but you’re
Gay
and your doctor knows that
Homosexual men are prone to a
Disease
that others are not.

So he sends you for
Blood tests.
(And you don’t get the painkillers you hoped for.)

“I’m in pain,” you tell the doctor
but he doesn’t believe
You.

You’re a white cis male
but you’re in your
Eighties
your hearing isn’t what it was
you simply need him to talk
Louder
but your doctor knows that someone of your
Age
is probably
Confused.

So he talks to your carer over your head
and you never
Hear
what he has to say about
Your health.

“I’m in pain,” you tell the doctor
but he doesn’t believe
You.

You’re a six-year-old
Girl
who is a little
Precocious
and can’t sit
Still
and your doctor knows that a
Child
of your age is probably eating too much
Sugar.

So, your mum is given
Diet advice.
No
More
Sweets.
(And not the painkillers you both hoped for.)

“I’m in pain,” you tell the doctor
but he doesn’t believe
You.

You have
Bipolar
and your doctor knows those with a
Mental health diagnosis could be experiencing
Psychiatric symptoms.

So he increases the dose of your
Bipolar drugs
(And you don’t get the painkillers you hoped for.)

Your doctor?
He’s a
White
Cis
Male
in his
Thirties.

He has no idea of his medical
Privilege.

Let’s hope you didn’t need those
Painkillers.

 

So why poetry?

Poetry uses language in a compact but complex way. It can capture multiple stories in a few words – and through those stories, poetry breeds empathy. It allows us to take one step back from any facts and figures and revisit the situation from the point of view of “the other”. In my poem, I use repetition to share my experience as a common one:

“I’m in pain,” you tell the doctor
but he doesn’t believe
You.

Each time it’s “You” – and you are put in the shoes of the next individual. Each time, you don’t know who you are now representing, but the repetition underlines that this is a recurring problem that many different groups of people face. The repetition of a lack of painkillers becomes a motif for lack of access.

My poem starts a new line each time a word is significant. These words start with a capital letter and stand alone on a line. This layout makes it easier for certain words to be connected. For example: “black” with “nothing”; “female” with “emotional” and “hormonal”; and “mentally ill” with “psychiatric”.

These words have been specifically chosen to match the circumstances highlighted in epistemic injustice research: the dismissal of pain complaints by black patients as drug-seeking behaviour (Pozo & Rich, 2021: 91); a woman being stitched up without the use of anaesthetic after giving birth (Carel & Kidd, 2014: 529); and a brain haemorrhage being missed in a patient with a psychiatric history (ibid: 534).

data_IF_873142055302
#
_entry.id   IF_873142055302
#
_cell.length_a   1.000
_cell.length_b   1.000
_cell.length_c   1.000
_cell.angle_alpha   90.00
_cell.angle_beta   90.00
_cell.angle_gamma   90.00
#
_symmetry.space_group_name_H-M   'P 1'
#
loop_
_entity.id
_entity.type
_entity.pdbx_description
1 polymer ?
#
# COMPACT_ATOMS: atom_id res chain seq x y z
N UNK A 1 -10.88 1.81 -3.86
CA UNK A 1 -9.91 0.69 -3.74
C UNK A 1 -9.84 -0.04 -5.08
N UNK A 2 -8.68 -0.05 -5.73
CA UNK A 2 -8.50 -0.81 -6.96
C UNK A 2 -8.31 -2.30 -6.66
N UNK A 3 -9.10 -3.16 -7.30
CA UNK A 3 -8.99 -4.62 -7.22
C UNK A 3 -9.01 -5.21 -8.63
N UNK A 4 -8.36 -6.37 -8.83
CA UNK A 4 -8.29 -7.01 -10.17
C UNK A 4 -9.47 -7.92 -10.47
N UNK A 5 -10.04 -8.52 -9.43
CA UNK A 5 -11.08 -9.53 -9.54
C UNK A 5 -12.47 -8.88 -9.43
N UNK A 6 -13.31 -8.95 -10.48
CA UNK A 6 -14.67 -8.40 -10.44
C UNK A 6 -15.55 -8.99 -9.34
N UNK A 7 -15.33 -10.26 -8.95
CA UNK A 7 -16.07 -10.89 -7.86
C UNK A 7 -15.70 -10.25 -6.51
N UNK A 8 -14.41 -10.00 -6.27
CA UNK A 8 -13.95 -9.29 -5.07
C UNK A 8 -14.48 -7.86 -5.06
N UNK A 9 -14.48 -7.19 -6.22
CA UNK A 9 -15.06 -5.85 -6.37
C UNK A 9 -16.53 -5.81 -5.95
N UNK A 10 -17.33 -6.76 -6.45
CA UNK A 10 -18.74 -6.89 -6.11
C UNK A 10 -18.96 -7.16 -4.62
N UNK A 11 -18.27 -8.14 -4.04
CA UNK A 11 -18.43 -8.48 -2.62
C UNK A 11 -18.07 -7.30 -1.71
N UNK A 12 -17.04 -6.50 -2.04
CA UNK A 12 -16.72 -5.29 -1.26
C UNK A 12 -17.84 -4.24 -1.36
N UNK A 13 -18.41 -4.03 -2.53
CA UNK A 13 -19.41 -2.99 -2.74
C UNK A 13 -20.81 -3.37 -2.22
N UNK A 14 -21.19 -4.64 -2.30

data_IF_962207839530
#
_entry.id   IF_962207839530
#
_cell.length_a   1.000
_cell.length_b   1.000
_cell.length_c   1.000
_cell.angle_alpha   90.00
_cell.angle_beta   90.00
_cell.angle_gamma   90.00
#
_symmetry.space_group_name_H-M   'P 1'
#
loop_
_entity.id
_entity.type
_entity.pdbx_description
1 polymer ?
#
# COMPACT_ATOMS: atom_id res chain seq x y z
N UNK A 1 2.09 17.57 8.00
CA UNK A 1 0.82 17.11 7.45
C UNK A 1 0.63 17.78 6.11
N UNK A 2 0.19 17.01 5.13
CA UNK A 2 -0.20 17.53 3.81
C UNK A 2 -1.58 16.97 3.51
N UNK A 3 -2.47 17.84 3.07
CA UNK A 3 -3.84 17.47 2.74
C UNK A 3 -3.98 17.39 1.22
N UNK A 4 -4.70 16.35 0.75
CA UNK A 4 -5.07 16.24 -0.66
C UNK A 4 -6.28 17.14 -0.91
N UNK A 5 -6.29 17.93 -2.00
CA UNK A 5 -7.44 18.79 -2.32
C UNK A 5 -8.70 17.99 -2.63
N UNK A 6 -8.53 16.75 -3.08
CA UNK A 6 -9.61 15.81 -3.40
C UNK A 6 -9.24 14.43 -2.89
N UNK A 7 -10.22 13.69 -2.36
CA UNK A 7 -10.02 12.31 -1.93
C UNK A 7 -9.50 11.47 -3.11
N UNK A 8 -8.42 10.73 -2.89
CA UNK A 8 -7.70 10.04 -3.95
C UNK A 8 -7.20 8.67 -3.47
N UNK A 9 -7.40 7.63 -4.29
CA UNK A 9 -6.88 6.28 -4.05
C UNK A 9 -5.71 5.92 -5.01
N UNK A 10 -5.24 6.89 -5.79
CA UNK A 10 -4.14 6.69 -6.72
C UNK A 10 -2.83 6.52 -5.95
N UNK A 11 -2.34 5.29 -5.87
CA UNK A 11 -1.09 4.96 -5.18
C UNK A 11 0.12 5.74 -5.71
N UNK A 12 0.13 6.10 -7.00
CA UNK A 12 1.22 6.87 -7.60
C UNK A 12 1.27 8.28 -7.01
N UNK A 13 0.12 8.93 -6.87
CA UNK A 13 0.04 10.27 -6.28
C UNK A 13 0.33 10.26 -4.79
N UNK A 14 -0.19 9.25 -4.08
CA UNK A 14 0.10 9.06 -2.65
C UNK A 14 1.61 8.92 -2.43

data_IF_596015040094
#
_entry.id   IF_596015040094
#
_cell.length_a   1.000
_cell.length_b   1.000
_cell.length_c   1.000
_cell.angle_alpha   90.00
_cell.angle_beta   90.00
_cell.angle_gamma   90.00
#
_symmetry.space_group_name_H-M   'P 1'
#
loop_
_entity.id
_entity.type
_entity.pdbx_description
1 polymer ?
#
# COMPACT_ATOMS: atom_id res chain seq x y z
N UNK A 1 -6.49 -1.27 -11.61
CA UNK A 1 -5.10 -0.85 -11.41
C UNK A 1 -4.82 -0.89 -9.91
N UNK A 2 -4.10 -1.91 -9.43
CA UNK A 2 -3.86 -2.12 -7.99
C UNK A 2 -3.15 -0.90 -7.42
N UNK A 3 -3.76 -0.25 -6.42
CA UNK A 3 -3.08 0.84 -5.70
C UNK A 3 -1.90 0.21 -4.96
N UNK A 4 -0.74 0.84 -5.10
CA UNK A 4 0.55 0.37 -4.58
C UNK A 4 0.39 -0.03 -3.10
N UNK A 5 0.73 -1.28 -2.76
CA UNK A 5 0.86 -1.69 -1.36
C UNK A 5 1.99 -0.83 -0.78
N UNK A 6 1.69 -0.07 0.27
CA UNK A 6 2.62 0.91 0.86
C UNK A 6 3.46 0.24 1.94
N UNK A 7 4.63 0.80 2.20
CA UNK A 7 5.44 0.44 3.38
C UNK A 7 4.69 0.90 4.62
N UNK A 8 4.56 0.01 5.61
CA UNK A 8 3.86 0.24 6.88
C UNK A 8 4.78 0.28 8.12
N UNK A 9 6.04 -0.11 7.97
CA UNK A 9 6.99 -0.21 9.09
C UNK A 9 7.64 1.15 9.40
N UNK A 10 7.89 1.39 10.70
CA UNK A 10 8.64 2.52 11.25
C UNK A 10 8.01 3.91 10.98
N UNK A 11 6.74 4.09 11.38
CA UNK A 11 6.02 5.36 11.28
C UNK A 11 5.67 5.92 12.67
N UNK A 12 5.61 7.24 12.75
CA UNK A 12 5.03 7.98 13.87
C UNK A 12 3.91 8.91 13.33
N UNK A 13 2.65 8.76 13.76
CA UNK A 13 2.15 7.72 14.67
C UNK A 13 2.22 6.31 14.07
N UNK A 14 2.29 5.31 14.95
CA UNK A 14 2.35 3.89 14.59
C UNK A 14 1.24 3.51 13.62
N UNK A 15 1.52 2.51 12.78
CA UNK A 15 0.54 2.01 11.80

Research in the area of epistemic injustice and healthcare is vitally important because “ill people are more vulnerable to testimonial injustice [than other groups] because they are often regarded as cognitively unreliable, emotionally compromised, or existentially unstable in ways that render their testimonies and interpretations suspect” (ibid: 530).

Until epistemic injustice is eradicated from healthcare, marginalised and minority groups will continue to suffer pain – and other symptoms – unnecessarily.

 

References

Buchman, D.Z., Ho, A. & Goldberg, D.S. (2017). Investigating Trust, Expertise, and Epistemic Injustice in Chronic Pain. Bioethical Inquiry. Vol.14. (10.1007/s11673-016-9761-x).

Carel, H. & Kidd, I.J. (2014). ‘Epistemic Injustice in Healthcare: a Philosophial Snalysis’ in Medicine, Health Care and Philosophy. Vol.17. (10.1007/s11019-014-9560-2).

Gupta, D., Hansell, A., Nicols, T., Duong, T. Ayres, J.G. & Strachan, D. (2000). ‘Epidemiology of Pneumothorax in England’ in Thorax. Vol.55. (10.1136/thorax.55.8.666).

Del Pozo, B. & Rich, J.D. (2021) ‘Addressing Racism in Medicine Requires Tackling the Broader Problem of Epistemic Injustice’ in The American Journal of Bioethics. Vol.21. (10.1080/15265161.2020.1861367).

 

Sarah Marie Graye is published indie author and a PhD candidate on the University of Kent’s Contemporary Novel: Practice as Research programme. Her research focuses on illness narratives, specifically looking at memory, trauma and mental health. When she’s not working on her current novel, Sarah Marie writes medical humanities-focused poetry and essays.

(Visited 214 times, 2 visits today)